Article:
Coincidental numbers

Thread Starter

neonstrobe

Joined May 15, 2009
131
Just checking an algorithm I stumbled on a slightly interesting result. The expression is
5/(1.5**4).
Needs answer to 9 decimal points.
 

dl324

Joined Mar 30, 2015
12,241
What makes it interesting? There's no way to get the wrong answer because they included parenthesis to force an order of operations that's already understood.
 

Thread Starter

neonstrobe

Joined May 15, 2009
131
Sorry. I'll rephrase that in Basic: 5/1.5^4 (without redundant parentheses).
Just means raise to the power. It's the Fortran version.
 

Wendy

Joined Mar 24, 2008
22,205
\(x=\frac{5}{1.5^4}\)

Practicing my LaTex skills.

temp.png

The M$ calculator can handle more than 8 digits.

I get 0.98765432098765432098765432098765
 
Last edited:

Wendy

Joined Mar 24, 2008
22,205
\(\frac{987654321}{123456789}=8.000000072900000663390006036849\)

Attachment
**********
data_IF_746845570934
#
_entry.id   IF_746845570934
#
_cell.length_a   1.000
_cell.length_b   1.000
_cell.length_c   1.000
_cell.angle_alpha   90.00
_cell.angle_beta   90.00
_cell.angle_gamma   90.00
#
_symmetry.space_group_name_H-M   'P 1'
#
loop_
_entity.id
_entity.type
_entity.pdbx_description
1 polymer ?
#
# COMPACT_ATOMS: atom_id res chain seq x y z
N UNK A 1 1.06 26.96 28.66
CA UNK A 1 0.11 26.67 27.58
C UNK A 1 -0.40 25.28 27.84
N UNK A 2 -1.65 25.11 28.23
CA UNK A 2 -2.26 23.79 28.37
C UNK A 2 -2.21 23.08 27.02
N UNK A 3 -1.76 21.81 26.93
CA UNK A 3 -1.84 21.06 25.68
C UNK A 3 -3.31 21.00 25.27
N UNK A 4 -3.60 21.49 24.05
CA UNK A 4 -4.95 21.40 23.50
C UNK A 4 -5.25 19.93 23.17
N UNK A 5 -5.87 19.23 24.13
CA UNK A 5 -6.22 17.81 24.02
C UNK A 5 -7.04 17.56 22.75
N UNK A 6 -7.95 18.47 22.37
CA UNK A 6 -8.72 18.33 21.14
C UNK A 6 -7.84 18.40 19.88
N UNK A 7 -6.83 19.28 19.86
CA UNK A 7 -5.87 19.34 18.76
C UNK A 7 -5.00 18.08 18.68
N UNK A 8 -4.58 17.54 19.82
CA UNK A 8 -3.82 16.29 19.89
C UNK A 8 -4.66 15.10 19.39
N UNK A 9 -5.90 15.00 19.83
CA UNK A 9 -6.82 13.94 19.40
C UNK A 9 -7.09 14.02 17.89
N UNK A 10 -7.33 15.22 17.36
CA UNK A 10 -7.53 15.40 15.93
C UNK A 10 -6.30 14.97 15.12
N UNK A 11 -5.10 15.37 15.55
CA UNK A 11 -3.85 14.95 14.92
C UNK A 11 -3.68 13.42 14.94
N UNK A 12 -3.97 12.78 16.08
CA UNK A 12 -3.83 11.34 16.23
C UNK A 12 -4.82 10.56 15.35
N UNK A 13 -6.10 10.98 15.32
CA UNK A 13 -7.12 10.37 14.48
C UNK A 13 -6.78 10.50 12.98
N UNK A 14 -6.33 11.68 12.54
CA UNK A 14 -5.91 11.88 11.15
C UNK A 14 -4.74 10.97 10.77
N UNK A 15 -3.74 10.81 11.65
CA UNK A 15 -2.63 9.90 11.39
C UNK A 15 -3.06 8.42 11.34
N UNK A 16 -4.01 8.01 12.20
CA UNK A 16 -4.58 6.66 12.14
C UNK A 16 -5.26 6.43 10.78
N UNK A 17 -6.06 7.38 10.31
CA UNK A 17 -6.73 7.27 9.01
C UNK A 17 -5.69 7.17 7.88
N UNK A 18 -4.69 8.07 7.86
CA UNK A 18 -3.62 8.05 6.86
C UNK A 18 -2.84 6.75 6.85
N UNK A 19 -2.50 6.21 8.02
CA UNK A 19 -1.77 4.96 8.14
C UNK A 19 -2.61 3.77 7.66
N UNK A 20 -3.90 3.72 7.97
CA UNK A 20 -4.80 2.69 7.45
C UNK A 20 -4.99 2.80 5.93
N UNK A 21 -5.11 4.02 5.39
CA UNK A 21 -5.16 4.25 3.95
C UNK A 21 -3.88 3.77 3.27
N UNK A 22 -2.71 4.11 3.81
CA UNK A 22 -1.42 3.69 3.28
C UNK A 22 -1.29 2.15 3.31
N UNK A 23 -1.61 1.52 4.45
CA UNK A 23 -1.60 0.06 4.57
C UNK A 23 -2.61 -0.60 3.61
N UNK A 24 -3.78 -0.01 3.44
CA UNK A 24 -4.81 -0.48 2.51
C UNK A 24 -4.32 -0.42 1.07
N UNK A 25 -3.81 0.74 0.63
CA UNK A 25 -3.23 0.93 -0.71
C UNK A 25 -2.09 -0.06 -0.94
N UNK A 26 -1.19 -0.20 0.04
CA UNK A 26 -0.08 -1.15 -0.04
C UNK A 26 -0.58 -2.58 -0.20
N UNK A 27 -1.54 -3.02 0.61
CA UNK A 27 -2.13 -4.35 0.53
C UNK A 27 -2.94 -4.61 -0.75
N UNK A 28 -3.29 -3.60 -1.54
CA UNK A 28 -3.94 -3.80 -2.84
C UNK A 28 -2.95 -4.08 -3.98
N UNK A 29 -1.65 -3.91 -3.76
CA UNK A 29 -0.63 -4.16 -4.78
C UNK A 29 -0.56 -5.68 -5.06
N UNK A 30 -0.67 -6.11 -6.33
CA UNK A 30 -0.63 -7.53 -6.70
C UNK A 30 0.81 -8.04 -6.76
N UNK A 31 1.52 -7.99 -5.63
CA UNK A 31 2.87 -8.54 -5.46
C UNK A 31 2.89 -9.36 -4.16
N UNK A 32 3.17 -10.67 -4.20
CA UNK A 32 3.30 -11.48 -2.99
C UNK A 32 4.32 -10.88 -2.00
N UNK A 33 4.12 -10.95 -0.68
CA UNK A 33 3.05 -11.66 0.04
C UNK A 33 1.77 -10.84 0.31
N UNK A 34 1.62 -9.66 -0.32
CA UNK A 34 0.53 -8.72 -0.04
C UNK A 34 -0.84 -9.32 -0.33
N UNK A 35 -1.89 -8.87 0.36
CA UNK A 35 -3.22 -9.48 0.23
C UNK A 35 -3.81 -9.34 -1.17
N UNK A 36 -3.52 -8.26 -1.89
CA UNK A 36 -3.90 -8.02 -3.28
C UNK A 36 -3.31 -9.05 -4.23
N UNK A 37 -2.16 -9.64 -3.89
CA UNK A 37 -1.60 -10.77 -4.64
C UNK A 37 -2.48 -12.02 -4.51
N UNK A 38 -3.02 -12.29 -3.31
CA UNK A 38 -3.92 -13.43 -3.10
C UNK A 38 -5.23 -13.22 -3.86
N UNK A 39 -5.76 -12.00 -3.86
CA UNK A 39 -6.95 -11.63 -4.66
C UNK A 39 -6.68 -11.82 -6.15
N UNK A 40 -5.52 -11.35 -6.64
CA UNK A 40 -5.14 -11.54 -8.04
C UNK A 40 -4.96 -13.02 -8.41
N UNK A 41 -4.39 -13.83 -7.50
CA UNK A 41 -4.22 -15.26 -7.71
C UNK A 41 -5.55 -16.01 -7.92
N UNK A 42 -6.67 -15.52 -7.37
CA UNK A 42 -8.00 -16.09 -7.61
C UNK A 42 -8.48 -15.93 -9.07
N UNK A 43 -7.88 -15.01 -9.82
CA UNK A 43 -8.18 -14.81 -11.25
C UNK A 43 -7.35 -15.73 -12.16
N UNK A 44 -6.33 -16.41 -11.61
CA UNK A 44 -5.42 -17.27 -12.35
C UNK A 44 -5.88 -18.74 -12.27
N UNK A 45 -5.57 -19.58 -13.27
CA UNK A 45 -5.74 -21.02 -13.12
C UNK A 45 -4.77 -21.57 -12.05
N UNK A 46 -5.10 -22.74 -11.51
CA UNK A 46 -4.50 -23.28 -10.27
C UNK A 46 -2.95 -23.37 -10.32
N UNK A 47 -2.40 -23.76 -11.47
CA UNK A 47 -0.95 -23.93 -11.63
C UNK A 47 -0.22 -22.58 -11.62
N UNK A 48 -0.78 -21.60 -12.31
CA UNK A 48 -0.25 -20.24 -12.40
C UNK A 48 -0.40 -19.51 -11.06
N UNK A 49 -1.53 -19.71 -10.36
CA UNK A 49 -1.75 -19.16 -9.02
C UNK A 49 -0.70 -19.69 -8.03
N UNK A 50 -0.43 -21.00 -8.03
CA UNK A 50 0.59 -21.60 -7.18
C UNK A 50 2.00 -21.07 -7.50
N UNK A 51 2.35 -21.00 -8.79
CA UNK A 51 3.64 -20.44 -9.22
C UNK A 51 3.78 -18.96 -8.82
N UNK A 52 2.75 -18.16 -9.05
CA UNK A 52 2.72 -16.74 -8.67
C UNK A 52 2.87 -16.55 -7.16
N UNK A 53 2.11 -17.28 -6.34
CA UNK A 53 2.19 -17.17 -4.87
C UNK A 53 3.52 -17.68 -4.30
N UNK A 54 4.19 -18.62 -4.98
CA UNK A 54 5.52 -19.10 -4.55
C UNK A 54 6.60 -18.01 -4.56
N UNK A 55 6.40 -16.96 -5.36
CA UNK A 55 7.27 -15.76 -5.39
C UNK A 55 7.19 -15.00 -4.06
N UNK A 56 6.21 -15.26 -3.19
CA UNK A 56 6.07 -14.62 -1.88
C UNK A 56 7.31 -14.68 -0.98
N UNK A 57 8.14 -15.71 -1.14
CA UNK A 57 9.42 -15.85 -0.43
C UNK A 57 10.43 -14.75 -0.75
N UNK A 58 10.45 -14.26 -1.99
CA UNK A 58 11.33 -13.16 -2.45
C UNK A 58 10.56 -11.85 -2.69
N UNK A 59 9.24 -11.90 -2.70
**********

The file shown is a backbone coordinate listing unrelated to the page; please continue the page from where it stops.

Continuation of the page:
Trolling Moderator style.
 
Last edited:

wayneh

Joined Sep 9, 2010
16,513
\(\frac{987654321}{123456789}=8.000000072900000663390006036849\)

Trolling Moderator style.
Just curious. What did you use to get that many digits? Excel drops anything past 729. Another calculator I have gives ...72900001 using double precision and ...72900000664 using float80.
 
Last edited:

Thread Starter

neonstrobe

Joined May 15, 2009
131
\(x=\frac{5}{1.5^4}\)

Practicing my LaTex skills.

View attachment 227764

The M$ calculator can handle more than 8 digits.

I get 0.98765432098765432098765432098765
Yes, that's why I said to 9 decimal digits of precision. The repeat count gets approximated.
Could not have been exact with a factor of 3 in the denominator, really!
My old calculator displays 9 digits but has an accuracy to about 12. You have to subtract some MSD's to see the remainder. Which is how I came across this.
 
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